¶Of Gith. chap. 82.
*GIth is a manner pulse much lyke to commin, and is put in bread to make it swéete, and is of blacke colour, as the Glose saith super Esa. 28. And Platea A∣ristotle, and Dioscorid, meane, that Gith is an hearbe hot and drye in the seconde degrée, and groweth among corne, with small séede, and blacke, as it were thrée cornered. And the séed is tempering and softening, and some deale bitter, and hath vertus to dissolue and consume, to waste and to open the stopping of the splene, & to swage ventoutie, and to abate the swelling of Emeroydes, and to staunche the bléeding thereof, and to slaye long wormes of the wombs with honie.
And some meane, that this hearb is Ni∣gella, & the broth thereof slaieth wormes of ye eares, if it be luke warme hot drop∣ped therein, if it be sod in vineger, & bre∣keth postumes if it be sod in wine, bran, and line séede, and Culuer doung, and so layd therto in a plaister wise: and is ac∣coūted good against Lepra, if it be laid too with Radish sod in wine, and a litle salt, and exciteth menstruall bloud, and pro∣cureth hastie bearing of childe, if the wo∣man be smoaked therewith. If Nigella lye in wine all night, that wine dronke, helpeth against the euill Seranguria, that is small pissing, and ofte against the pas∣sion Illiaca, and shall not be sod, least it be too violent: for as Constantine sayth, Nigella slayeth, if it be taken in great quantitie.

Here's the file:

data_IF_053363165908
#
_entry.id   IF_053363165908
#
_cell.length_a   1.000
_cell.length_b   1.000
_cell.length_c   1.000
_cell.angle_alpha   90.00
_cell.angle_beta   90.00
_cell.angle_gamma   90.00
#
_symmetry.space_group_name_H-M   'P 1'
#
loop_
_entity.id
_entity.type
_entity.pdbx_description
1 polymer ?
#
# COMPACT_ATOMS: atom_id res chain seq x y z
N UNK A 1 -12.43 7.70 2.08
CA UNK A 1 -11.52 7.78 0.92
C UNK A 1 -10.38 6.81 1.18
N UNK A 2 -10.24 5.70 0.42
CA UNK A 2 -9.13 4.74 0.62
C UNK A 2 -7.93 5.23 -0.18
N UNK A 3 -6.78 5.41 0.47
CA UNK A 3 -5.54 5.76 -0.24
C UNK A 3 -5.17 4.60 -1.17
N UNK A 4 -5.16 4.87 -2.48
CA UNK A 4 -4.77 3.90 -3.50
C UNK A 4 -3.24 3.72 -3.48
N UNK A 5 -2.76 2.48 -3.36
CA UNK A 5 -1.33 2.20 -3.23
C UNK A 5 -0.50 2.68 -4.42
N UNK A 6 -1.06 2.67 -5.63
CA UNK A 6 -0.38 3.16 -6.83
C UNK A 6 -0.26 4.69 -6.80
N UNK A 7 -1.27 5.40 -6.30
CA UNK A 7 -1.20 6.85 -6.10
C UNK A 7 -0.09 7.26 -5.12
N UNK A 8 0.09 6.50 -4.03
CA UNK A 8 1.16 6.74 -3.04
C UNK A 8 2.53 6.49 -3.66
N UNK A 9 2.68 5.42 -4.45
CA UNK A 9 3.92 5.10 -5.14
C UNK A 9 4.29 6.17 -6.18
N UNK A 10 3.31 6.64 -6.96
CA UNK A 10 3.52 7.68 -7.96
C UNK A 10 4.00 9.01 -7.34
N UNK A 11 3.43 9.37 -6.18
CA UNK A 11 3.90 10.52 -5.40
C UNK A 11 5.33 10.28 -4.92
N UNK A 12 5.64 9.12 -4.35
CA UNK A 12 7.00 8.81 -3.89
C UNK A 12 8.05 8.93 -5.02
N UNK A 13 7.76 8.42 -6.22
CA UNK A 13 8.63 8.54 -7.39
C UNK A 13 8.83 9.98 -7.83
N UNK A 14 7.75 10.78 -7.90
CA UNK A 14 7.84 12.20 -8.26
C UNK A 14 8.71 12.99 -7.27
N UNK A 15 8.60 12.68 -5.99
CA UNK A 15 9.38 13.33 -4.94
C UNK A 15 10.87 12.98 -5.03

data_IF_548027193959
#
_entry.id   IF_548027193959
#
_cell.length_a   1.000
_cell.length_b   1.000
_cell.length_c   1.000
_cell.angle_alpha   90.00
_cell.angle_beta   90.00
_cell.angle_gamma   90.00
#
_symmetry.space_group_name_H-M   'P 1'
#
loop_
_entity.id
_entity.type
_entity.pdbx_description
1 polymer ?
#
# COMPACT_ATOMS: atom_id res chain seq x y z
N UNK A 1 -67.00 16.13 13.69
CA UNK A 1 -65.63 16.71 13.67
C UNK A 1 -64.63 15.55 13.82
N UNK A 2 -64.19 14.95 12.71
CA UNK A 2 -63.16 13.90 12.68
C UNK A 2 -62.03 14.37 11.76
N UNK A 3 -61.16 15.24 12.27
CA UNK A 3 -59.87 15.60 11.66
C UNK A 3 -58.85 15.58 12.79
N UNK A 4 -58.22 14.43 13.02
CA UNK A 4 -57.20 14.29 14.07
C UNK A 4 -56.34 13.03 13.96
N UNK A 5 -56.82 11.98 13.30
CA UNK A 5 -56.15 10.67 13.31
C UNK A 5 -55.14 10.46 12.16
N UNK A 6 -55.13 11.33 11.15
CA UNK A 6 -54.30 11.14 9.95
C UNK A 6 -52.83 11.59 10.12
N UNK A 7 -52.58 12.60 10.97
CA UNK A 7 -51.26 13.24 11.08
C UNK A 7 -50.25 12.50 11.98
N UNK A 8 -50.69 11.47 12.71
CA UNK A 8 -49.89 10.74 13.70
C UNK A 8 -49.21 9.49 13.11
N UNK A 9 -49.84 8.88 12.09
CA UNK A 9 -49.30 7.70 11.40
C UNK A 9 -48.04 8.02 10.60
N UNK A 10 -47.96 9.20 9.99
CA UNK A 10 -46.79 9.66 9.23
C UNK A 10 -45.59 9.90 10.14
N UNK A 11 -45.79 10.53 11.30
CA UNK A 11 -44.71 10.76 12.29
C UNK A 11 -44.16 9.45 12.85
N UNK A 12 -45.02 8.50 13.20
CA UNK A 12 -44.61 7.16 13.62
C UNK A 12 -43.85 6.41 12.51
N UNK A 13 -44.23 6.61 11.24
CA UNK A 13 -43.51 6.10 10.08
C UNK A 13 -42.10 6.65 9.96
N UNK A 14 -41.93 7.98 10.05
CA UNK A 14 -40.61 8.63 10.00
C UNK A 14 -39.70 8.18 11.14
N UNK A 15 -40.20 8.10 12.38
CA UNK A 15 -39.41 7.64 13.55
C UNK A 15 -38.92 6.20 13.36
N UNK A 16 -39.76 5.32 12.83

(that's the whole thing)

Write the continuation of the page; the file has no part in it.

(*Some learned men, suppose this Nigella, to be wilde Commin, it is hot and drye, in the third degrée, take héed of this hearbe, if ye goe beyond measure, it breedeth death.) D. Turner.